By‌ ‌Jessica‌ ‌Dortch‌ ‌ ‌
AFRO‌ ‌Production‌ ‌Editor‌ ‌ ‌


During this time of crisis and tumult in our country, the AFRO continues to celebrate Black practitioners who serve their communities, either from the frontlines or behind the scenes. This week, the AFRO introduces Dr. Garth Graham. 

AFRO: What is your title and how long have you been in healthcare?

Dr. Graham: I am the vice president of community health at CVS Health and I have been in different areas of healthcare over the past 19 years. Previously, I was head of the office of minority health in the federal government, I was chief of health services research at the University of Florida, and I practiced as a cardiologist for many years. 

Dr. Garth Graham (Courtesy of CVS)

AFRO: What makes coronavirus different from other diseases (H1N1, Measles, Flu) the nation has experienced? 

Dr. Graham: There are a couple of things that make it challenging: it is easily transmissible, so it is easily transmitted from one person to the next. We’ve seen other viruses that are transmitted, but coronavirus is particularly easily transmitted because it gets aerosolized, which means it gets into the air around us if we are in group settings or large settings and then to other people. The other thing that is a challenge is that there are many people that don’t have symptoms. You have people who are walking around that may have the virus, and then it gets in the air and passed on to someone who is more vulnerable. 

From a clinical perspective, the speed in which many people, with the vast majority of them not getting seriously ill, get more sick is something that is challenging not only to watch but to treat. This virus is so new that there are all kinds of things that we are learning on an almost week by week basis. The impact on minority communities is not new. We saw this with H1N1, we see this with both the regular flu and pneumonia, so the continued disproportionate impact is not new. 

AFRO: What factors about coronavirus concern you the most as a health expert?

Dr. Graham: For me, personally, the ease of transmissibility is the thing that concerns me the most. There was one point that we were all somewhat relieved that the virus did not have a significant impact on children, and then we started seeing this new complication in children called the multisystem inflammatory syndrome in children disease in New York City and in other places. What concerns me is how much we don’t know, and how much we are “learning on the job,” so to speak. This new complication in children is particularly concerning to me.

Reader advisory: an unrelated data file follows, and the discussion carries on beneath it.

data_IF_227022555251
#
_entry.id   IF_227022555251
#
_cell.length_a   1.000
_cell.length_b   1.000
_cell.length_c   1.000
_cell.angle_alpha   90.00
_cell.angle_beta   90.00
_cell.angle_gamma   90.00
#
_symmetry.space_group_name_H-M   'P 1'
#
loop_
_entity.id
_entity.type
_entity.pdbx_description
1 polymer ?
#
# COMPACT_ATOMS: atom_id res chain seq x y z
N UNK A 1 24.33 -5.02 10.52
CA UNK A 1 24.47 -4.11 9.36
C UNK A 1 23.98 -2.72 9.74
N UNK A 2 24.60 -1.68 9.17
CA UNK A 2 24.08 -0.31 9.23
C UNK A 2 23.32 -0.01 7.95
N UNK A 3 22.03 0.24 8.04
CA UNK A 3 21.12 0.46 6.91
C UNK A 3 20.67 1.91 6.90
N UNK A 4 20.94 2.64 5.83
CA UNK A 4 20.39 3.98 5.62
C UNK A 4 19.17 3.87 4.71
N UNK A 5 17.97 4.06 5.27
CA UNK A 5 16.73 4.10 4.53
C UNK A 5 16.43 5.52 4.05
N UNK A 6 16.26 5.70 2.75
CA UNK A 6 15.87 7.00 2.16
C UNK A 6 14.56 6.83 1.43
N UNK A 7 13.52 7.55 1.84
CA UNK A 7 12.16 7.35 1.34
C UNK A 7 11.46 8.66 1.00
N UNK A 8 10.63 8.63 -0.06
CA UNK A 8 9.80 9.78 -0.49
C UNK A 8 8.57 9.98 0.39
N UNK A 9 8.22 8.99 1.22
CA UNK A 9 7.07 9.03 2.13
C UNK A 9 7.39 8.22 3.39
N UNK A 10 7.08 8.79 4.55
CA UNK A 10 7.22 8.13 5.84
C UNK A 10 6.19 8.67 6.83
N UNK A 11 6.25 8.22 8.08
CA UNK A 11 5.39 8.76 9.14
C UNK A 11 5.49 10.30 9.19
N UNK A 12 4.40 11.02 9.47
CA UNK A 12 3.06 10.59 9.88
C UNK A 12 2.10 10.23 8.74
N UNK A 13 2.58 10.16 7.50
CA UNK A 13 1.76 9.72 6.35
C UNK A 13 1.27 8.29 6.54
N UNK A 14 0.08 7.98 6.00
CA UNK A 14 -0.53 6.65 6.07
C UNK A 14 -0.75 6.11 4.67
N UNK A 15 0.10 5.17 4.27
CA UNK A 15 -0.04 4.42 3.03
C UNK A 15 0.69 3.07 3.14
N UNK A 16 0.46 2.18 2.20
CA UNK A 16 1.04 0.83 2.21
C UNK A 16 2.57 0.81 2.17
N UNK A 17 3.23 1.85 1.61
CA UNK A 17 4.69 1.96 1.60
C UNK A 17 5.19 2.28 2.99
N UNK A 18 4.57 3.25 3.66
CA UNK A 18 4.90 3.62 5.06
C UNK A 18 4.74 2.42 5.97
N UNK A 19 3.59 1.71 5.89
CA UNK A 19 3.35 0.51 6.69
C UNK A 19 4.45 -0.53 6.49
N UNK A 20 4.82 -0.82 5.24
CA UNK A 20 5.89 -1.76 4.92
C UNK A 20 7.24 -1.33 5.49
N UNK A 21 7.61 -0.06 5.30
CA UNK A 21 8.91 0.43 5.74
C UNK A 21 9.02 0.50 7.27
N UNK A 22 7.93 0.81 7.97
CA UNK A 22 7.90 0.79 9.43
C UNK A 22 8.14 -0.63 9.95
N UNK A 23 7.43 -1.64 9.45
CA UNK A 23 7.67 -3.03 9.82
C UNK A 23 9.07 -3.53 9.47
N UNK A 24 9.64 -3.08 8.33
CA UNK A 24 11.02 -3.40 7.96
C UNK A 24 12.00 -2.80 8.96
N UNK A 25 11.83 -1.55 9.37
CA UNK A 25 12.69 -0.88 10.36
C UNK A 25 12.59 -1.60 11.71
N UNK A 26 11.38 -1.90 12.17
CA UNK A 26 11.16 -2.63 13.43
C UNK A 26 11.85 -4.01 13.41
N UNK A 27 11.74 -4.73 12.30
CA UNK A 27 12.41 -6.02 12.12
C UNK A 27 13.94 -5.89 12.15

AFRO: What can African Americans, specifically, do to stay safe? 

Dr. Graham: Certainly, I think that protecting our elderly population is really important. If we have symptoms or develop any concerning signs for coronavirus, isolating yourself, if possible, from those who are the most vulnerable is particularly important. Another thing is observing all the recommendations for social distancing, which sounds simple, but it is the most impactful thing we have that has been shown to prevent the disease. Understanding the importance of social distancing is key. Lastly, if you feel that you have symptoms, or if you feel that you are getting sick, isolate yourself from individuals who are at higher risk, and getting tested is important. 

Remember, if you start to feel sick and are showing any of the following symptoms: fever, muscle aches, chills and a persistent cough, contact your physician immediately. For more information and the latest updates on COVID-19, visit

Jessica Dortch is the AFRO’s production editor who may be reached at